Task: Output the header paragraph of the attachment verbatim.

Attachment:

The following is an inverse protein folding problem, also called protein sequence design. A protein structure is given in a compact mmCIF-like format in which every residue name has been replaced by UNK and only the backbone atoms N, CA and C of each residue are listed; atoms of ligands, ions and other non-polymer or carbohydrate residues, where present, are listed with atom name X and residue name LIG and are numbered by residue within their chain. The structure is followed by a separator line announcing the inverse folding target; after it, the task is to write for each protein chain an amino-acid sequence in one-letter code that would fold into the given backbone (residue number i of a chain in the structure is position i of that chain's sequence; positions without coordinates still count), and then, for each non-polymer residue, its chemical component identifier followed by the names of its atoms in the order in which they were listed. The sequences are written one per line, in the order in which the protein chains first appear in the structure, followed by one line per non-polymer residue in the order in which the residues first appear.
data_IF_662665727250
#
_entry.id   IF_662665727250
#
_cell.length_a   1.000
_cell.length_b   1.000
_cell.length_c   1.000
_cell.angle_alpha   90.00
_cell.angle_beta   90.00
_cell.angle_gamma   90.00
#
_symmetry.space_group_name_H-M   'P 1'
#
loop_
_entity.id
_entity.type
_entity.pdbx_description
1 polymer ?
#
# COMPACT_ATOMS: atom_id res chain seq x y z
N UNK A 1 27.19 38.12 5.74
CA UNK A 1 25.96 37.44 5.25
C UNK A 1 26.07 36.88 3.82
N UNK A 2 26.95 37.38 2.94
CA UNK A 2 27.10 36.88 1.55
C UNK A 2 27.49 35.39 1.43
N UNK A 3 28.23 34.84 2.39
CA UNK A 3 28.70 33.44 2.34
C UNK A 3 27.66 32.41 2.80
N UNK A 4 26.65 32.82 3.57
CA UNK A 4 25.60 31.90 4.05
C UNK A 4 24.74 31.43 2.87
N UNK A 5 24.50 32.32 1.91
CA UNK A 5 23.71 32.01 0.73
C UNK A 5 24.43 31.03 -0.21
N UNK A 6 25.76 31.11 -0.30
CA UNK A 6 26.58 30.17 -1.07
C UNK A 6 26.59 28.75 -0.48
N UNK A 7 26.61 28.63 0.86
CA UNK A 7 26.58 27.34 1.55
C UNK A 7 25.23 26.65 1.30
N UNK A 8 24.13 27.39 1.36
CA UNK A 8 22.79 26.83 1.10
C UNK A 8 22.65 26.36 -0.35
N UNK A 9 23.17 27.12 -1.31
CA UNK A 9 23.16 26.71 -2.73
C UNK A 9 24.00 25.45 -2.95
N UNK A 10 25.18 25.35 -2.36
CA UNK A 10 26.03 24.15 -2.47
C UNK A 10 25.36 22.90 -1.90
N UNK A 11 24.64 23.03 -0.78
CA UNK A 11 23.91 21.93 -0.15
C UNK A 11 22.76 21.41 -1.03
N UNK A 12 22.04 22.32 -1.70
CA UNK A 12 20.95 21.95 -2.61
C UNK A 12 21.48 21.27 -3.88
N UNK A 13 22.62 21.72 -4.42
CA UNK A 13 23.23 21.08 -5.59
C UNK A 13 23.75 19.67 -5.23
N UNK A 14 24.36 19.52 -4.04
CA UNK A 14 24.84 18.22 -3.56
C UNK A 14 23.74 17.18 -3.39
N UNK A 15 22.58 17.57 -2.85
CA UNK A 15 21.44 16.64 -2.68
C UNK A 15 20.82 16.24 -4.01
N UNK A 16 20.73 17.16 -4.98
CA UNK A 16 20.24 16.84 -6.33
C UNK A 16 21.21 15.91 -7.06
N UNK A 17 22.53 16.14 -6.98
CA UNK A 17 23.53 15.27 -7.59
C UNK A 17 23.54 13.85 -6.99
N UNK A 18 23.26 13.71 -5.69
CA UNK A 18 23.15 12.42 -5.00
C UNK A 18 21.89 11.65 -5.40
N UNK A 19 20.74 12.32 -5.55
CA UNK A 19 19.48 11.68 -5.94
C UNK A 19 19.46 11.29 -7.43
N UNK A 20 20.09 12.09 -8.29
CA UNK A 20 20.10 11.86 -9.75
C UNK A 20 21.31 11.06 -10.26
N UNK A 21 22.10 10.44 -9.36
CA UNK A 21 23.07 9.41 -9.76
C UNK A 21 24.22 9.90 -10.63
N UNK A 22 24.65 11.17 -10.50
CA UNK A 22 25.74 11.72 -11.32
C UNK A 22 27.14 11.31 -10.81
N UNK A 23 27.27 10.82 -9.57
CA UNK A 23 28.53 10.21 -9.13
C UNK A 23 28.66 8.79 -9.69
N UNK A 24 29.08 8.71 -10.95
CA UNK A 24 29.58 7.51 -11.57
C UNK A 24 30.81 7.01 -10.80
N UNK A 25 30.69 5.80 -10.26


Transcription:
The following is an inverse protein folding problem, also called protein sequence design. A protein structure is given in a compact mmCIF-like format in which every residue name has been replaced by UNK and only the backbone atoms N, CA and C of each residue are listed; atoms of ligands, ions and other non-polymer or carbohydrate residues, where present, are listed with atom name X and residue name LIG and are numbered by residue within their chain. The structure is followed by a separator line announcing the inverse folding target; after it, the task is to write for each protein chain an amino-acid sequence in one-letter code that would fold into the given backbone (residue number i of a chain in the structure is position i of that chain's sequence; positions without coordinates still count), and then, for each non-polymer residue, its chemical component identifier followed by the names of its atoms in the order in which they were listed. The sequences are written one per line, in the order in which the protein chains first appear in the structure, followed by one line per non-polymer residue in the order in which the residues first appear.